Articles Posted in Insurance Law

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Plaintiffs, who owned insurance policies with National Lloyds Insurance Company, filed independent lawsuits against National Lloyds, claiming they were underpaid on claims following two hail storms in Hidalgo County. The Multidistrict Litigation Panel of Texas (MDL Panel) granted the motions of other insurance carriers seeking to transfer cases arising from the hail storms to a pretrial court and subsequently transferred Plaintiffs’ claims to the same pretrial court. At issue in this case was National Lloyd’s failure to produce certain information requested by Plaintiffs. The pretrial court entered an order compelling National Lloyds to produce six categories of documents, including “management reports and emails,” and assessed sanctions for attorney’s fees. National Lloyds sought mandamus relief, asserting that the compelled discovery was overbroad. The Supreme Court conditionally granted mandamus relief, holding (1) the pretrial court abused its discretion in compelling production of the management reports and emails; and (2) because the pretrial court’s order was overboard as the management reports and emails, but because National Lloyds failed to produce five other categories of discovery, the sanctions award must be reevaluated. View "In re National Lloyds Insurance Co." on Justia Law

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Bonnie Jones was injured during the course of her employment. Her employer’s comp carrier, American Home Assurance Company, paid her various benefits but did not pay her supplemental income benefits (SIBs) for the fourteenth quarter of 2011. Jones sued, and the parties settled. Under the Texas workers’ compensation regime, where SIBs are concerned, settlements cannot bypass a statutory formula or facilitate benefits were none were due as a matter of law. In this case, the settlement was noncompliant. The trial court approved the proposed settlement, and the court of appeals affirmed. The Supreme Court reversed, holding that a court cannot condone a noncompliant settlement regarding an SIBs award. View "Tex. Dep’t of Ins., Div. of Workers’ Comp. v. Jones" on Justia Law

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After Randall Seger died while working on a hydraulic-lift drilling rig when it suddenly collapsed, his parents obtained a judgment against the drilling company. The drilling company then assigned its rights against the insurers to the parents, and the parents brought a Stowers action against the insurers. See G.A. Stowers Furniture Co. v. Am. Indem. Co. The court held that, because the evidence is legally insufficient to support a jury verdict to the contrary, Randall was a leased-in worker as a matter of law. In this case, plaintiffs' claimed loss was excluded from coverage under the commercial general liability (CGL) policy and the Stowers action fails as a result. The court did not reach the damages issue addressed by the court of appeals. Accordingly, the court affirmed the judgment, which reversed the trial court's judgment and rendered judgment that plaintiffs take nothing, but on different grounds. View "Seger v. Yorkshire Ins." on Justia Law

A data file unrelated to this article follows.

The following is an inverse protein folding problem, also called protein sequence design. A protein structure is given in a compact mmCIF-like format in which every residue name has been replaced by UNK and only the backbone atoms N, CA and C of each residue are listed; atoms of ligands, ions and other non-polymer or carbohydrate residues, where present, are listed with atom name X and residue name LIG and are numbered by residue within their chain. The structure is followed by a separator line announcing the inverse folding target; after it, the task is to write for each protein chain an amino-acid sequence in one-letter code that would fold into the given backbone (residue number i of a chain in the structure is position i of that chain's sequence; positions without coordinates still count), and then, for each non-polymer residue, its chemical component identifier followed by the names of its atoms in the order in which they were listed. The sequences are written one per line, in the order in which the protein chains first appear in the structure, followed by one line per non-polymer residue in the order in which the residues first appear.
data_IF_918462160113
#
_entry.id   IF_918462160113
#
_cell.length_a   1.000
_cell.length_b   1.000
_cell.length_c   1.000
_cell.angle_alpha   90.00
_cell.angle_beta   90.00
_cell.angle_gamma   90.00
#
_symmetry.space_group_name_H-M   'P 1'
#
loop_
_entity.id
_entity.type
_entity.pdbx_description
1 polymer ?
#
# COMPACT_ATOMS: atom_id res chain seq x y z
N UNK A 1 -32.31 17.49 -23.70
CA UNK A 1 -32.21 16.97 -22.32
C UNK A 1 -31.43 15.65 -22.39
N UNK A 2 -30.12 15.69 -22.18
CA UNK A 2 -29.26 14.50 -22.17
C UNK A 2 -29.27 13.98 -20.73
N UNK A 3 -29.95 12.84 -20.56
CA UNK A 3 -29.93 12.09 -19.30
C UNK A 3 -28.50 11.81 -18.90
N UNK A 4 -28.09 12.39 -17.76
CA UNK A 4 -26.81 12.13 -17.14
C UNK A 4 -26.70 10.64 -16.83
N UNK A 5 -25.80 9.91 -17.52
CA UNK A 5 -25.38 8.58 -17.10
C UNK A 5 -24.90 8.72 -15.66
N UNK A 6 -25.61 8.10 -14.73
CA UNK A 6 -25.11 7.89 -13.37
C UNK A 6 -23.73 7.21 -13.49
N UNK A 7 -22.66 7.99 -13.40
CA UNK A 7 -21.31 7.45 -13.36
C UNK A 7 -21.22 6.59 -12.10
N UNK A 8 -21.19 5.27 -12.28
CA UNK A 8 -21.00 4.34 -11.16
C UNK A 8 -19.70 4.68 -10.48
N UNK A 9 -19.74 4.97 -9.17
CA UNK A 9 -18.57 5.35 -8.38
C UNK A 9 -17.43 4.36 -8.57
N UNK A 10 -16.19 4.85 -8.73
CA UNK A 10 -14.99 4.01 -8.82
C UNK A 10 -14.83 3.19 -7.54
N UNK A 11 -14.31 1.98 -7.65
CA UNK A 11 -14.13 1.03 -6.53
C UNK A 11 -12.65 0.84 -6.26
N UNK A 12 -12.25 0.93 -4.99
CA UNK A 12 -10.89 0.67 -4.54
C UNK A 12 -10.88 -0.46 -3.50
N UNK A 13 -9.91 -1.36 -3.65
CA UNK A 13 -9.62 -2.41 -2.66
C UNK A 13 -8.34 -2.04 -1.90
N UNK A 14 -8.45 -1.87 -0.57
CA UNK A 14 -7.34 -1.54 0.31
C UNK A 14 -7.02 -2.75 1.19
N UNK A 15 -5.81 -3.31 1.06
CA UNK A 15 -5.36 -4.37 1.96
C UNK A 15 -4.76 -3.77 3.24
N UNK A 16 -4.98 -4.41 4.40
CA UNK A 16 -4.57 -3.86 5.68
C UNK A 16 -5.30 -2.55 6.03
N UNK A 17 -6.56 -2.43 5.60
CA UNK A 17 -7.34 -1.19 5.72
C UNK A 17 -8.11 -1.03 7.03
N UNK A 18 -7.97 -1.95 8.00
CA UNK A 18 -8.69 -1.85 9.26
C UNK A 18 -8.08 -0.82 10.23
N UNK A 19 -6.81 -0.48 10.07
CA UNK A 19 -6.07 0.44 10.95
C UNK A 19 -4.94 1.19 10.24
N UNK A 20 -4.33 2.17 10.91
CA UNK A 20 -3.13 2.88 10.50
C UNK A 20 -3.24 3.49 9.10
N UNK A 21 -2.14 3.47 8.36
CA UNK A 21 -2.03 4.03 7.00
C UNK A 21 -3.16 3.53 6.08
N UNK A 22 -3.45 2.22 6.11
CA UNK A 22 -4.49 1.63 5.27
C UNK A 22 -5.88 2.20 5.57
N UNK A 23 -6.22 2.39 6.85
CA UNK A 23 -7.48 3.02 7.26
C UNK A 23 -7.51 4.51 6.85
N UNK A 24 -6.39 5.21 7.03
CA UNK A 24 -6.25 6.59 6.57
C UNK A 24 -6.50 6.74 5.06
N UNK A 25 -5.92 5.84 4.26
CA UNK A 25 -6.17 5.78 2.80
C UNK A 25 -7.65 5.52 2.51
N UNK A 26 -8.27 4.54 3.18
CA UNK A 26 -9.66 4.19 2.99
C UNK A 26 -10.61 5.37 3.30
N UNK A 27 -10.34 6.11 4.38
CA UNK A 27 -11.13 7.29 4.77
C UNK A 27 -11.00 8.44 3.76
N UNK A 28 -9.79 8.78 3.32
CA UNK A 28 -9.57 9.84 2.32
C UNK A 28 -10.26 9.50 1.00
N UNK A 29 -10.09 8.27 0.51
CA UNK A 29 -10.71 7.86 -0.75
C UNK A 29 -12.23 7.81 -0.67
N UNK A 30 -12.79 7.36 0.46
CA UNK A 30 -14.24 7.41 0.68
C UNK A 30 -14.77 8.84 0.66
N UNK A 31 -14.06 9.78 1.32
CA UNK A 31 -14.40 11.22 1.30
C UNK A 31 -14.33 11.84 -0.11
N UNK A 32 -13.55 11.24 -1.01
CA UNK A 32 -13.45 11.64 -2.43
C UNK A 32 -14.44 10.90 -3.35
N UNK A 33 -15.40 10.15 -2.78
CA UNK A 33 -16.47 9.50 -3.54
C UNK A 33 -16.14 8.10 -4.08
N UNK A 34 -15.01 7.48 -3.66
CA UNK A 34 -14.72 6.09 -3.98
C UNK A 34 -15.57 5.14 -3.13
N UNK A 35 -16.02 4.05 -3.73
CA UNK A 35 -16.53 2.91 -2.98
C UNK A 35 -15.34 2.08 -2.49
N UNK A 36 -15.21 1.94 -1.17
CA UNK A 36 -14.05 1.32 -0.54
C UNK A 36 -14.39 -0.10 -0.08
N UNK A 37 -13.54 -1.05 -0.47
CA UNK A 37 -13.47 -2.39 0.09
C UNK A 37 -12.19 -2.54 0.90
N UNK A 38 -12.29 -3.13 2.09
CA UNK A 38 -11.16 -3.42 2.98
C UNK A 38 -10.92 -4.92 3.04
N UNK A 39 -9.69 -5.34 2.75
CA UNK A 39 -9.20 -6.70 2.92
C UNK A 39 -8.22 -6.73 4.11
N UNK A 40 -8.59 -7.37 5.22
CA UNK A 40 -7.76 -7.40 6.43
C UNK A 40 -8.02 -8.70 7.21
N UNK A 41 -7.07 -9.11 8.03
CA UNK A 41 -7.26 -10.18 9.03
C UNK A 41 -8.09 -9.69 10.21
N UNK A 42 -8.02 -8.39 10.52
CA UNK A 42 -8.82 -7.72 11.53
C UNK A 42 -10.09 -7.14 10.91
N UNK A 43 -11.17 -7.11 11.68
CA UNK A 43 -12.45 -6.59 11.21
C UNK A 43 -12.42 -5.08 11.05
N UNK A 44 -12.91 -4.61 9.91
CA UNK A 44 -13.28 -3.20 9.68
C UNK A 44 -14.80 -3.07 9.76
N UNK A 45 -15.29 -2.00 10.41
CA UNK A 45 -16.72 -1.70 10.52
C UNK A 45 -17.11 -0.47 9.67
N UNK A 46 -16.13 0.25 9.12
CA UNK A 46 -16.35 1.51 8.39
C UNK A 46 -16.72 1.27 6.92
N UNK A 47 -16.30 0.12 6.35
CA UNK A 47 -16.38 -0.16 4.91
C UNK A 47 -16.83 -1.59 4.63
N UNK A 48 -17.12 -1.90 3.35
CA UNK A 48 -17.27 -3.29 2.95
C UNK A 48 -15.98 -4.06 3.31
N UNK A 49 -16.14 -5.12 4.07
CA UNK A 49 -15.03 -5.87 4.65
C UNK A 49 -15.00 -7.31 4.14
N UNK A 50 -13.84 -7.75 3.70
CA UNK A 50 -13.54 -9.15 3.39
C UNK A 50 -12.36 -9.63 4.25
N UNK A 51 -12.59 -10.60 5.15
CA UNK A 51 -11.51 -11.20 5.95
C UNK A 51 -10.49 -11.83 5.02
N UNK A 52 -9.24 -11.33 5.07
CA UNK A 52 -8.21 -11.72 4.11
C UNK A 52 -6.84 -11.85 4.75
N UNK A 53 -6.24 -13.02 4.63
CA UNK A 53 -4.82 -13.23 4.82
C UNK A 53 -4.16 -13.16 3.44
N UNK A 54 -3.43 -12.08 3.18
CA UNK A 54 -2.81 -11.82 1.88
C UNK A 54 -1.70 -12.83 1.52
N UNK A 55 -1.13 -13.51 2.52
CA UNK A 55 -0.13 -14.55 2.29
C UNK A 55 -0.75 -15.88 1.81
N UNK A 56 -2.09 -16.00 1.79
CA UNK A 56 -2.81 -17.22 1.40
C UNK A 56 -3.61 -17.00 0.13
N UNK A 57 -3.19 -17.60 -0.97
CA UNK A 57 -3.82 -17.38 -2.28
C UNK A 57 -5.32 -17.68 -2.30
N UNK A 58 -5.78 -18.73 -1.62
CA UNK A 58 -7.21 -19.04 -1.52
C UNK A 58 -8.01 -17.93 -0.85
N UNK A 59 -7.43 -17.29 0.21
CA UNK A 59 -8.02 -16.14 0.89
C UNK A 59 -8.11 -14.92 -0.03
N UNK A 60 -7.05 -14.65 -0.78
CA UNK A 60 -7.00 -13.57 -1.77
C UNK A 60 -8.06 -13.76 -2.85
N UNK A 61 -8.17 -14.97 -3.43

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After Tenant moved into her apartment, her apartment and several adjoining units were severely damaged in a fire that originated in Tenant’s clothes dryer. Insurer paid Landlord’s insurance claim and then sued Tenant for negligence and breach of the Apartment Lease Contract. The jury found that Tenant breached the lease agreement and awarded $93,498 in actual damages and attorney’s fees from Insurer. Tenant filed a motion for judgment notwithstanding the verdict, asserting several grounds for avoiding enforcement of the contract. The trial court granted Tenant’s motion and rendered a take-nothing judgment. The court of appeals affirmed, concluding that the residential-lease provision imposing liability on Tenant for property losses resulting from “any other cause not due to [the landlord’s] negligence or fault” was void and unenforceable because it broadly and unambiguously shifted liability for repairs beyond legislatively authorized bounds. The Supreme Court affirmed in part and reversed in part, holding (1) the court of appeals properly rejected Tenant’s ambiguity defense; but (2) the court of appeals erred in invalidating the lease provision on public-policy grounds. Remanded. View "Philadelphia Indem. Ins. Co. v. White" on Justia Law

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Stacey and Mark Bent sued USAA for breach of their homeowners’ policy and violations of the Texas Insurance Code. The Bents subsequently stopped making mortgage payments, and their lender foreclosed on their home. The Bents’ case against USAA, however, proceeded to trial. The jury concluded that USAA had not breached the homeowner’s policy but did violate chapter 541 of the Insurance Code. The trial court entered judgment on the jury’s verdict but later granted the Bents’ motion for new trial. The court of appeals conditionally granted a writ of mandamus directing the trial court to vacate its order and render judgment on the jury’s verdict, concluding that the trial court abused its discretion on each of its bases for ordering a new trial. The Bents sought relief in mandamus from the Supreme Court. The Supreme Court denied the Bents’ mandamus petition, holding (1) three of the trial court’s bases for ordering a new trial failed to satisfy the facial requirements set forth in In re Columbia Med. Ctr. of Las Colinas, Subsidiary, L.P. and In re United Scaffolding, Inc.; and (2) on the remaining basis at issue on appeal, the court of appeals correctly found that the record did not support the trial court’s stated rationale. View "In re Bent" on Justia Law